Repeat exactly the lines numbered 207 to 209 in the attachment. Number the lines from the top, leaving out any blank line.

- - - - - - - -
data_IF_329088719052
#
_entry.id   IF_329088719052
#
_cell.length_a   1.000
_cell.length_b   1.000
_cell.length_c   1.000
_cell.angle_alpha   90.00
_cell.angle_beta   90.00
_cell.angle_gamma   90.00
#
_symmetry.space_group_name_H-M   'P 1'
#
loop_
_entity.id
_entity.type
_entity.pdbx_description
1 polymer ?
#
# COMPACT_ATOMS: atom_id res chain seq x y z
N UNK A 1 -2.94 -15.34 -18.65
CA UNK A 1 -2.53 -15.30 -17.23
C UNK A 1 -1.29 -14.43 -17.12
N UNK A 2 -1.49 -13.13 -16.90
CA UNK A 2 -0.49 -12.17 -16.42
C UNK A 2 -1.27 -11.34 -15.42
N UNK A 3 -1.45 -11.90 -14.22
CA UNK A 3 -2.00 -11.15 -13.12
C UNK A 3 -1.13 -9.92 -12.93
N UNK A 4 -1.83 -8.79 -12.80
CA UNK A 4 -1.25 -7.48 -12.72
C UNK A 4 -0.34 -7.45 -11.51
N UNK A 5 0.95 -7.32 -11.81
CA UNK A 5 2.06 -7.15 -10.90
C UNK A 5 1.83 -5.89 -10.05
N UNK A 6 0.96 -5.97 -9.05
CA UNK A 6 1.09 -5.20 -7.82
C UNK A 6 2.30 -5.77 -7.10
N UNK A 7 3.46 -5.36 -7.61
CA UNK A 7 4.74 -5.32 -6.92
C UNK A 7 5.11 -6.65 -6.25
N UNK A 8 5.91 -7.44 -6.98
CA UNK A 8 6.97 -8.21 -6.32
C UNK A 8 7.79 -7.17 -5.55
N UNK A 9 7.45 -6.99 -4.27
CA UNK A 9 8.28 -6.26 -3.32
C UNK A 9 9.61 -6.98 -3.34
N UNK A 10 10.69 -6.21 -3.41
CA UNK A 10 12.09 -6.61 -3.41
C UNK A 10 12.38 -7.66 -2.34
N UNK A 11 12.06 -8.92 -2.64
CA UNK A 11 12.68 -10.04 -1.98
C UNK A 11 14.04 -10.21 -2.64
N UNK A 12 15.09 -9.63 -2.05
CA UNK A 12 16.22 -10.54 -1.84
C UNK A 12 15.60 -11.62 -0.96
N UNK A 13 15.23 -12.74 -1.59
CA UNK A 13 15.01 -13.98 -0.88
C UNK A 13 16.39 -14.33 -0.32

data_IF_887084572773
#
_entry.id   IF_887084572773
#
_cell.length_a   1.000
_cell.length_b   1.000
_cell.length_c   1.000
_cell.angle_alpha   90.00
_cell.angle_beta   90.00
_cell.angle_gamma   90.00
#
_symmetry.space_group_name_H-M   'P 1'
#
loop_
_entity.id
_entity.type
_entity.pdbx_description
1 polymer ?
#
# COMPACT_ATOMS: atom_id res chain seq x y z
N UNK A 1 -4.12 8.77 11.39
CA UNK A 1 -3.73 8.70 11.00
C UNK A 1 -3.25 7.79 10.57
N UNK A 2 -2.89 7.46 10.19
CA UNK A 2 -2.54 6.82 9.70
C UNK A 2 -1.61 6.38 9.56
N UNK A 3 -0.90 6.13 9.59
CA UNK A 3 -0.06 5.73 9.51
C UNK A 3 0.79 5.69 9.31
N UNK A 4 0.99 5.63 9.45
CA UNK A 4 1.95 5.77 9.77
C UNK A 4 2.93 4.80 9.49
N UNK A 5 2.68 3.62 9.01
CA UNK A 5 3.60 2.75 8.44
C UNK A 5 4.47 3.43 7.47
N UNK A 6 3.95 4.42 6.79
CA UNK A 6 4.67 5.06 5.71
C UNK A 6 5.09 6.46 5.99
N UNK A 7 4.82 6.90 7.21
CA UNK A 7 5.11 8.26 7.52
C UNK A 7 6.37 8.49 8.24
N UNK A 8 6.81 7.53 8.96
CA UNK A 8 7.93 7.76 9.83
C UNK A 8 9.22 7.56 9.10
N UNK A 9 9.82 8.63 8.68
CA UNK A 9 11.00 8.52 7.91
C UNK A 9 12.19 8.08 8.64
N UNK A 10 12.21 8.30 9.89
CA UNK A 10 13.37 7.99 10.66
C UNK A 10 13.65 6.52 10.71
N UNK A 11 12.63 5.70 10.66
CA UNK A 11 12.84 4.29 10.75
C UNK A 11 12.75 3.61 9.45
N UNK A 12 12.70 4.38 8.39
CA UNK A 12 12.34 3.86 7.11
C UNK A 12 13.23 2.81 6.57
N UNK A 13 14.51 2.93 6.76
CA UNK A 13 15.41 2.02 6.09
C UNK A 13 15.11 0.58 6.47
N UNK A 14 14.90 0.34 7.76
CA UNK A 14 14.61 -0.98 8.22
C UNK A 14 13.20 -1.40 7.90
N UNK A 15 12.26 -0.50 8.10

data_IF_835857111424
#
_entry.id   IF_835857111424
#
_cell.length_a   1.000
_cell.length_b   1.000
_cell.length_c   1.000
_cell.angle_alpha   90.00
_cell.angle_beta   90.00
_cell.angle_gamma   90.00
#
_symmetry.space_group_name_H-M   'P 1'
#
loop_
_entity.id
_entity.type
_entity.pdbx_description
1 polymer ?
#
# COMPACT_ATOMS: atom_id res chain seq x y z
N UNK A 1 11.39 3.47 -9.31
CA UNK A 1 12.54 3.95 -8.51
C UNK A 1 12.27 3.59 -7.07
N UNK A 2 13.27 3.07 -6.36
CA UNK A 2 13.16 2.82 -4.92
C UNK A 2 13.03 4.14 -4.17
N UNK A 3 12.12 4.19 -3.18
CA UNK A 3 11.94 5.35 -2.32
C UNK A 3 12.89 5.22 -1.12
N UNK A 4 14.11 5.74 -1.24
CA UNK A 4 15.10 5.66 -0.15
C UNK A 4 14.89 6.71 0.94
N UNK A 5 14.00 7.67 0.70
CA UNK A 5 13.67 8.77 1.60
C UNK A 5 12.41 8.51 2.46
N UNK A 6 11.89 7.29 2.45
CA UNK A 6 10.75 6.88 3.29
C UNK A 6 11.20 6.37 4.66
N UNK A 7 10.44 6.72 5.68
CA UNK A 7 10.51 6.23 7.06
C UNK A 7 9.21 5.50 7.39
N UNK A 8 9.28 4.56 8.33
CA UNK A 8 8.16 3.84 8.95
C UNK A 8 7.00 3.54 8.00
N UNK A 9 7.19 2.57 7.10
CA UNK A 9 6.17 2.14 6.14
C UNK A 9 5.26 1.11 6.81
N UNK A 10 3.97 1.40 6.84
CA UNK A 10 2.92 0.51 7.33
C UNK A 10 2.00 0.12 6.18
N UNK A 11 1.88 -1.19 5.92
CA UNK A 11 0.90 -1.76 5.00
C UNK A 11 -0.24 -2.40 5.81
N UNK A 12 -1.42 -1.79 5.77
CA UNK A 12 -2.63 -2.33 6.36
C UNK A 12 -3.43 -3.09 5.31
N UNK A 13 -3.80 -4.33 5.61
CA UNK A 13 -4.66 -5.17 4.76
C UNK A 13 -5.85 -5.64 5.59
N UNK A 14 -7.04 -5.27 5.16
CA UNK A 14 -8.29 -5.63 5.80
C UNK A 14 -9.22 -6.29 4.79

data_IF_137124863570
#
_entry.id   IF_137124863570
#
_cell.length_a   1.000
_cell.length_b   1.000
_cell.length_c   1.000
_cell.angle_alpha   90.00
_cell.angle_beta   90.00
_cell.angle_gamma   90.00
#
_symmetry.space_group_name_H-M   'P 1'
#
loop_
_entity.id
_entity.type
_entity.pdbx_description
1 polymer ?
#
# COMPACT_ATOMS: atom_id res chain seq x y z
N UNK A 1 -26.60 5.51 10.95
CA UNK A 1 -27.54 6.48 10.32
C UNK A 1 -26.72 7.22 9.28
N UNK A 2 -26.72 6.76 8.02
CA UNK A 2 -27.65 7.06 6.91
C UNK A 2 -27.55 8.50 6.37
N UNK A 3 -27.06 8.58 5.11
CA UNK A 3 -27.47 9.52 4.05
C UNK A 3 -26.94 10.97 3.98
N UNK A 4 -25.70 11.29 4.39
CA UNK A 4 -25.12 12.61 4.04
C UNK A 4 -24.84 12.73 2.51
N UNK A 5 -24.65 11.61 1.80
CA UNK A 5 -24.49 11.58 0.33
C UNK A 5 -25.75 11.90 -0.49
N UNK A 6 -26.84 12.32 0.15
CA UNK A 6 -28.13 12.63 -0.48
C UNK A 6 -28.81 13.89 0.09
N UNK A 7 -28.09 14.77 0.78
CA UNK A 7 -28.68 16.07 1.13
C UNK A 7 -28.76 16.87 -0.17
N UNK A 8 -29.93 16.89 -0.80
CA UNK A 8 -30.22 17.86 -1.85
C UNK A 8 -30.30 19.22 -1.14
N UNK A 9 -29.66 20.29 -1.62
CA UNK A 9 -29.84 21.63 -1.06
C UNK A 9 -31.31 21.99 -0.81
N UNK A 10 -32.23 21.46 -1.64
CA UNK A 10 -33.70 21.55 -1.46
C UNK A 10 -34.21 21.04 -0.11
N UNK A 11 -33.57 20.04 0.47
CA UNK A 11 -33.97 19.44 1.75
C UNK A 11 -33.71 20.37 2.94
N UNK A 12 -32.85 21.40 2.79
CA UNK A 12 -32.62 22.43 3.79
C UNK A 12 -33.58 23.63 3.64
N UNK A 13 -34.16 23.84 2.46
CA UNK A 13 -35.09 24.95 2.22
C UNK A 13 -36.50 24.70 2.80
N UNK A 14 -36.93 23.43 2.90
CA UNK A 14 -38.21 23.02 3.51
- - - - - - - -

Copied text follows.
C UNK A 1 -26.72 7.22 9.28
N UNK A 2 -26.72 6.76 8.02
CA UNK A 2 -27.65 7.06 6.91